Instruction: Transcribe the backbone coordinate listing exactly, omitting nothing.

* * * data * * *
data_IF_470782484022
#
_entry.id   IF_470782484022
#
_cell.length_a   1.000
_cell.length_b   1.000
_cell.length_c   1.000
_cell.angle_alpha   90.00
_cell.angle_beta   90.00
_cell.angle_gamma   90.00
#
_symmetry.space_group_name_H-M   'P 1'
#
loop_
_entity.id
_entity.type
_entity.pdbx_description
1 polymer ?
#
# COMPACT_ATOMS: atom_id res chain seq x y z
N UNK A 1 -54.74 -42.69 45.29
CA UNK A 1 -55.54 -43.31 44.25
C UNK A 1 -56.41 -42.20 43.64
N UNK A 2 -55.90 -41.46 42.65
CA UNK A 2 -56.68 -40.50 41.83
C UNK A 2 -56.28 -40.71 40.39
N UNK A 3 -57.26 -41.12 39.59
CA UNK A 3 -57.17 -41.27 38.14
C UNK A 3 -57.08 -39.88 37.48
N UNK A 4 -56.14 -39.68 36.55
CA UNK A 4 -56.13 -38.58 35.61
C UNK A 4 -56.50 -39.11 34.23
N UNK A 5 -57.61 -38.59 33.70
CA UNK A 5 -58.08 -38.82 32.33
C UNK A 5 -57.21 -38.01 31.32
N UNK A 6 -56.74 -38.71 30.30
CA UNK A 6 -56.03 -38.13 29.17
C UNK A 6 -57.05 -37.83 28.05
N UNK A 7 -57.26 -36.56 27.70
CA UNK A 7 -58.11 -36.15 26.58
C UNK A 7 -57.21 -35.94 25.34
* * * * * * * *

data_IF_470782484022
#
_entry.id   IF_470782484022
#
_cell.length_a   1.000
_cell.length_b   1.000
_cell.length_c   1.000
_cell.angle_alpha   90.00
_cell.angle_beta   90.00
_cell.angle_gamma   90.00
#
_symmetry.space_group_name_H-M   'P 1'
#
loop_
_entity.id
_entity.type
_entity.pdbx_description
1 polymer ?
#
# COMPACT_ATOMS: atom_id res chain seq x y z
N UNK A 1 -54.74 -42.69 45.29
CA UNK A 1 -55.54 -43.31 44.25
C UNK A 1 -56.41 -42.20 43.64
N UNK A 2 -55.90 -41.46 42.65
CA UNK A 2 -56.68 -40.50 41.83
C UNK A 2 -56.28 -40.71 40.39
N UNK A 3 -57.26 -41.12 39.59
CA UNK A 3 -57.17 -41.27 38.14
C UNK A 3 -57.08 -39.88 37.48
N UNK A 4 -56.14 -39.68 36.55
CA UNK A 4 -56.13 -38.58 35.61
C UNK A 4 -56.50 -39.11 34.23
N UNK A 5 -57.61 -38.59 33.70
CA UNK A 5 -58.08 -38.82 32.33
C UNK A 5 -57.21 -38.01 31.32
N UNK A 6 -56.74 -38.71 30.30
CA UNK A 6 -56.03 -38.13 29.17
C UNK A 6 -57.05 -37.83 28.05
N UNK A 7 -57.26 -36.56 27.70
CA UNK A 7 -58.11 -36.15 26.58
C UNK A 7 -57.21 -35.94 25.34